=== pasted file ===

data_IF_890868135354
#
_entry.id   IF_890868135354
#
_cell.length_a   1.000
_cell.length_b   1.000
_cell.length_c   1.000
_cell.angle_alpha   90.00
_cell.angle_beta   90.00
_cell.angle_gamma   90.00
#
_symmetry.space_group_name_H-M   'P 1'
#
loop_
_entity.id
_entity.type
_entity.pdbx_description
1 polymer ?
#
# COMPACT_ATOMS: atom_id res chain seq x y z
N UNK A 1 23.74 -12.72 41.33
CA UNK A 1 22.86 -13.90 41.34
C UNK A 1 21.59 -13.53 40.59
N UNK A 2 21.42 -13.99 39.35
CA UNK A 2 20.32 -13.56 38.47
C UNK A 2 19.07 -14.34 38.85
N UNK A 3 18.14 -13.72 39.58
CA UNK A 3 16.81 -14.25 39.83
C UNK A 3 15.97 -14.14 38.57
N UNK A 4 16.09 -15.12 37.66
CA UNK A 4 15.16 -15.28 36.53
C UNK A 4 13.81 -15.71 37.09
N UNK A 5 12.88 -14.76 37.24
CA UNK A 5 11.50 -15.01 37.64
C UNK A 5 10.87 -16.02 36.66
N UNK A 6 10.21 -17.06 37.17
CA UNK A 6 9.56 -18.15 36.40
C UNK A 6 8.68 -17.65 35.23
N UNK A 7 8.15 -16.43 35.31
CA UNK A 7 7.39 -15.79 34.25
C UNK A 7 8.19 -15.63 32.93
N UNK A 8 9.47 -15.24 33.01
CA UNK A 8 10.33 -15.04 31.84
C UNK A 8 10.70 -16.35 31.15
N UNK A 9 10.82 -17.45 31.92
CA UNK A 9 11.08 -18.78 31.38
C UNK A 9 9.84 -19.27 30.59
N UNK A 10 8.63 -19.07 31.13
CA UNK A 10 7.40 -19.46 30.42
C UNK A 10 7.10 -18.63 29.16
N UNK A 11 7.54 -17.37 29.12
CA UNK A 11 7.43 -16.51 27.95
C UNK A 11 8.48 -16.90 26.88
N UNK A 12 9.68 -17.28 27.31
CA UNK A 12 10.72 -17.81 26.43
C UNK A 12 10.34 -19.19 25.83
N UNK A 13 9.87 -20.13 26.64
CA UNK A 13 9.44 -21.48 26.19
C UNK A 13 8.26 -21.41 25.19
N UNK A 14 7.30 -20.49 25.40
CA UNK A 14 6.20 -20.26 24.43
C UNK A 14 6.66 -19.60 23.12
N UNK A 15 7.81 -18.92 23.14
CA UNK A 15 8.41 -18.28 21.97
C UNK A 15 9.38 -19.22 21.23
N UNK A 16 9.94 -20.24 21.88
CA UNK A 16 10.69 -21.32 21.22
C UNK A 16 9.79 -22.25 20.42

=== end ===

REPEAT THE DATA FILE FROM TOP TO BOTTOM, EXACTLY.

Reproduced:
data_IF_890868135354
#
_entry.id   IF_890868135354
#
_cell.length_a   1.000
_cell.length_b   1.000
_cell.length_c   1.000
_cell.angle_alpha   90.00
_cell.angle_beta   90.00
_cell.angle_gamma   90.00
#
_symmetry.space_group_name_H-M   'P 1'
#
loop_
_entity.id
_entity.type
_entity.pdbx_description
1 polymer ?
#
# COMPACT_ATOMS: atom_id res chain seq x y z
N UNK A 1 23.74 -12.72 41.33
CA UNK A 1 22.86 -13.90 41.34
C UNK A 1 21.59 -13.53 40.59
N UNK A 2 21.42 -13.99 39.35
CA UNK A 2 20.32 -13.56 38.47
C UNK A 2 19.07 -14.34 38.85
N UNK A 3 18.14 -13.72 39.58
CA UNK A 3 16.81 -14.25 39.83
C UNK A 3 15.97 -14.14 38.57
N UNK A 4 16.09 -15.12 37.66
CA UNK A 4 15.16 -15.28 36.53
C UNK A 4 13.81 -15.71 37.09
N UNK A 5 12.88 -14.76 37.24
CA UNK A 5 11.50 -15.01 37.64
C UNK A 5 10.87 -16.02 36.66
N UNK A 6 10.21 -17.06 37.17
CA UNK A 6 9.56 -18.15 36.40
C UNK A 6 8.68 -17.65 35.23
N UNK A 7 8.15 -16.43 35.31
CA UNK A 7 7.39 -15.79 34.25
C UNK A 7 8.19 -15.63 32.93
N UNK A 8 9.47 -15.24 33.01
CA UNK A 8 10.33 -15.04 31.84
C UNK A 8 10.70 -16.35 31.15
N UNK A 9 10.82 -17.45 31.92
CA UNK A 9 11.08 -18.78 31.38
C UNK A 9 9.84 -19.27 30.59
N UNK A 10 8.63 -19.07 31.13
CA UNK A 10 7.40 -19.46 30.42
C UNK A 10 7.10 -18.63 29.16
N UNK A 11 7.54 -17.37 29.12
CA UNK A 11 7.43 -16.51 27.95
C UNK A 11 8.48 -16.90 26.88
N UNK A 12 9.68 -17.28 27.31
CA UNK A 12 10.72 -17.81 26.43
C UNK A 12 10.34 -19.19 25.83
N UNK A 13 9.87 -20.13 26.64
CA UNK A 13 9.44 -21.48 26.19
C UNK A 13 8.26 -21.41 25.19
N UNK A 14 7.30 -20.49 25.40
CA UNK A 14 6.20 -20.26 24.43
C UNK A 14 6.66 -19.60 23.12
N UNK A 15 7.81 -18.92 23.14
CA UNK A 15 8.41 -18.28 21.97
C UNK A 15 9.38 -19.22 21.23
N UNK A 16 9.94 -20.24 21.88
CA UNK A 16 10.69 -21.32 21.22
C UNK A 16 9.79 -22.25 20.42